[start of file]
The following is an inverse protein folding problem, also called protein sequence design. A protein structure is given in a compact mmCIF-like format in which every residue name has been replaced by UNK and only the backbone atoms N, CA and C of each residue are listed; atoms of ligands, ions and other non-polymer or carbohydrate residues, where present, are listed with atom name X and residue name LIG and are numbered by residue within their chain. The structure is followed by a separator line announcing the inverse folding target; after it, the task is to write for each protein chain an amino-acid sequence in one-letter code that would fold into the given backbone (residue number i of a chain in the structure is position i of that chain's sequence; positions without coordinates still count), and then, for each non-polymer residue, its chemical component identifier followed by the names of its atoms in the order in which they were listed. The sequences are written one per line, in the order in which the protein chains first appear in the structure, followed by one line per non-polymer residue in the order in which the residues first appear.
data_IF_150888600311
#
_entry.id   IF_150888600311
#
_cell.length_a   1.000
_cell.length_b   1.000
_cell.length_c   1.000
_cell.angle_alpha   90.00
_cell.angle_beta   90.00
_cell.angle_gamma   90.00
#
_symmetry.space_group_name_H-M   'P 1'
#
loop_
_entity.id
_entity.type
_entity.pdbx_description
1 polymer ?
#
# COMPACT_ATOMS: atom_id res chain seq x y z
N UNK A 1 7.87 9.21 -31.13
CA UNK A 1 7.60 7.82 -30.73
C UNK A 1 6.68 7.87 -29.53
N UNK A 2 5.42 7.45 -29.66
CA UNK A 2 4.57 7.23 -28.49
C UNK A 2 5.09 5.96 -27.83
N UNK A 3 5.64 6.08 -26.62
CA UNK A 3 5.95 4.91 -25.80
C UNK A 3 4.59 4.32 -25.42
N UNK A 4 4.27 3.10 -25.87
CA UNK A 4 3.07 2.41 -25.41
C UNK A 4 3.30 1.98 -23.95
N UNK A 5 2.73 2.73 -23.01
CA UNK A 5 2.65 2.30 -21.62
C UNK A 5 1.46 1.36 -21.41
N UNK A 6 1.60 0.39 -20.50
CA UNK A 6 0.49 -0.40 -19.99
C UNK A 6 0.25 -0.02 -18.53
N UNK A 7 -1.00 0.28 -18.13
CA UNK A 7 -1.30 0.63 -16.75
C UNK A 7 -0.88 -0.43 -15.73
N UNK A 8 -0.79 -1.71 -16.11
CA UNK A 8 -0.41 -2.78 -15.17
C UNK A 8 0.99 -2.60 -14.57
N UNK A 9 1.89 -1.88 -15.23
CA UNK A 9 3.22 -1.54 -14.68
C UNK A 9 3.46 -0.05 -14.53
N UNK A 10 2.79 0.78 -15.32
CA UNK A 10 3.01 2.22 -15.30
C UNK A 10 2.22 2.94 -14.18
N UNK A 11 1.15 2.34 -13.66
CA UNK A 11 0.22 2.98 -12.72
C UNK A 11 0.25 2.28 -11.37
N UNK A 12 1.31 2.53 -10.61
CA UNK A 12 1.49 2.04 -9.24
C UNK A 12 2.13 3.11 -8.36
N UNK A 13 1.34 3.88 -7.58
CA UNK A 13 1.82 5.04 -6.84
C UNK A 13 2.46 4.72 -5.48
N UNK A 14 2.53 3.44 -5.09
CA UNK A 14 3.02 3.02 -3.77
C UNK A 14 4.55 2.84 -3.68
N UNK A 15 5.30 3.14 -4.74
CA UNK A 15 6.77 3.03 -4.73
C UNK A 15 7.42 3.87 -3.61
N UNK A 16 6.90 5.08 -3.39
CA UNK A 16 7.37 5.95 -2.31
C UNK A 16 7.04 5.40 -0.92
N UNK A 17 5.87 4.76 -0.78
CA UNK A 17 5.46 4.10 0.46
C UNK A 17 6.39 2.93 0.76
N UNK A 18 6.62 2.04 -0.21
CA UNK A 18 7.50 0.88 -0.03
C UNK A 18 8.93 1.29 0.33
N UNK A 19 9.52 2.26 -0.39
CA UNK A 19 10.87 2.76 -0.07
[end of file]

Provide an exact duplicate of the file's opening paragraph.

The following is an inverse protein folding problem, also called protein sequence design. A protein structure is given in a compact mmCIF-like format in which every residue name has been replaced by UNK and only the backbone atoms N, CA and C of each residue are listed; atoms of ligands, ions and other non-polymer or carbohydrate residues, where present, are listed with atom name X and residue name LIG and are numbered by residue within their chain. The structure is followed by a separator line announcing the inverse folding target; after it, the task is to write for each protein chain an amino-acid sequence in one-letter code that would fold into the given backbone (residue number i of a chain in the structure is position i of that chain's sequence; positions without coordinates still count), and then, for each non-polymer residue, its chemical component identifier followed by the names of its atoms in the order in which they were listed. The sequences are written one per line, in the order in which the protein chains first appear in the structure, followed by one line per non-polymer residue in the order in which the residues first appear.